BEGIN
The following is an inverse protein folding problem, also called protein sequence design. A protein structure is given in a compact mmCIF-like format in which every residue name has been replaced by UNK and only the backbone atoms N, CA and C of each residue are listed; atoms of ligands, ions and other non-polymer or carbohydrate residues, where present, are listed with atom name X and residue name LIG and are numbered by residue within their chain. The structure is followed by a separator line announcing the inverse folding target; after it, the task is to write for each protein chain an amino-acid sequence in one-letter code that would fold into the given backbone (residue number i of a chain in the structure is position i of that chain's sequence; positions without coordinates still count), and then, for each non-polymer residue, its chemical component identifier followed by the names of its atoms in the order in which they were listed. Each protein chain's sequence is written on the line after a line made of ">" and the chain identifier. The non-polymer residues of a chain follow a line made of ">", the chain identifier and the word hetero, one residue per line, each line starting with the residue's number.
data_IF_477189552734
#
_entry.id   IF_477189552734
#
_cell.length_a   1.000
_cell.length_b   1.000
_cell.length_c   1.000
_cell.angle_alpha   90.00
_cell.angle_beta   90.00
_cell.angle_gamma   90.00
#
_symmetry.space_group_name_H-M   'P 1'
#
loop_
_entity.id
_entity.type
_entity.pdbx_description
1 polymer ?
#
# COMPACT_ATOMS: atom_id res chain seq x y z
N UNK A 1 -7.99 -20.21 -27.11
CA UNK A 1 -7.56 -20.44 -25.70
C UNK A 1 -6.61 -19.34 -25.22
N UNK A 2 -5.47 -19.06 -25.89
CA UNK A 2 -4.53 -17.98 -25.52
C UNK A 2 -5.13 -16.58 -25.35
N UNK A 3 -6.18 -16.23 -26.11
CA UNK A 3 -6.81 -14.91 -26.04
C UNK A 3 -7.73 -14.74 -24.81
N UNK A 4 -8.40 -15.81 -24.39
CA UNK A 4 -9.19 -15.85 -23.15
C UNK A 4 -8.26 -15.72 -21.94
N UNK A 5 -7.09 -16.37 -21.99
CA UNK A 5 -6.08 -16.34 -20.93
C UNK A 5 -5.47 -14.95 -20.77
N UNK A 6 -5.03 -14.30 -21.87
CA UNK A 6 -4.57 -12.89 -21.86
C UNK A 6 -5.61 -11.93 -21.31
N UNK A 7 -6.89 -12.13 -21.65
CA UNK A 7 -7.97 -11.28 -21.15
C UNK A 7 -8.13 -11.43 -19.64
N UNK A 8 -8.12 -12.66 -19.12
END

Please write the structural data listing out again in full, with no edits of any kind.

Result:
The following is an inverse protein folding problem, also called protein sequence design. A protein structure is given in a compact mmCIF-like format in which every residue name has been replaced by UNK and only the backbone atoms N, CA and C of each residue are listed; atoms of ligands, ions and other non-polymer or carbohydrate residues, where present, are listed with atom name X and residue name LIG and are numbered by residue within their chain. The structure is followed by a separator line announcing the inverse folding target; after it, the task is to write for each protein chain an amino-acid sequence in one-letter code that would fold into the given backbone (residue number i of a chain in the structure is position i of that chain's sequence; positions without coordinates still count), and then, for each non-polymer residue, its chemical component identifier followed by the names of its atoms in the order in which they were listed. Each protein chain's sequence is written on the line after a line made of ">" and the chain identifier. The non-polymer residues of a chain follow a line made of ">", the chain identifier and the word hetero, one residue per line, each line starting with the residue's number.
data_IF_477189552734
#
_entry.id   IF_477189552734
#
_cell.length_a   1.000
_cell.length_b   1.000
_cell.length_c   1.000
_cell.angle_alpha   90.00
_cell.angle_beta   90.00
_cell.angle_gamma   90.00
#
_symmetry.space_group_name_H-M   'P 1'
#
loop_
_entity.id
_entity.type
_entity.pdbx_description
1 polymer ?
#
# COMPACT_ATOMS: atom_id res chain seq x y z
N UNK A 1 -7.99 -20.21 -27.11
CA UNK A 1 -7.56 -20.44 -25.70
C UNK A 1 -6.61 -19.34 -25.22
N UNK A 2 -5.47 -19.06 -25.89
CA UNK A 2 -4.53 -17.98 -25.52
C UNK A 2 -5.13 -16.58 -25.35
N UNK A 3 -6.18 -16.23 -26.11
CA UNK A 3 -6.81 -14.91 -26.04
C UNK A 3 -7.73 -14.74 -24.81
N UNK A 4 -8.40 -15.81 -24.39
CA UNK A 4 -9.19 -15.85 -23.15
C UNK A 4 -8.26 -15.72 -21.94
N UNK A 5 -7.09 -16.37 -21.99
CA UNK A 5 -6.08 -16.34 -20.93
C UNK A 5 -5.47 -14.95 -20.77
N UNK A 6 -5.03 -14.30 -21.87
CA UNK A 6 -4.57 -12.89 -21.86
C UNK A 6 -5.61 -11.93 -21.31
N UNK A 7 -6.89 -12.13 -21.65
CA UNK A 7 -7.97 -11.28 -21.15
C UNK A 7 -8.13 -11.43 -19.64
N UNK A 8 -8.12 -12.66 -19.12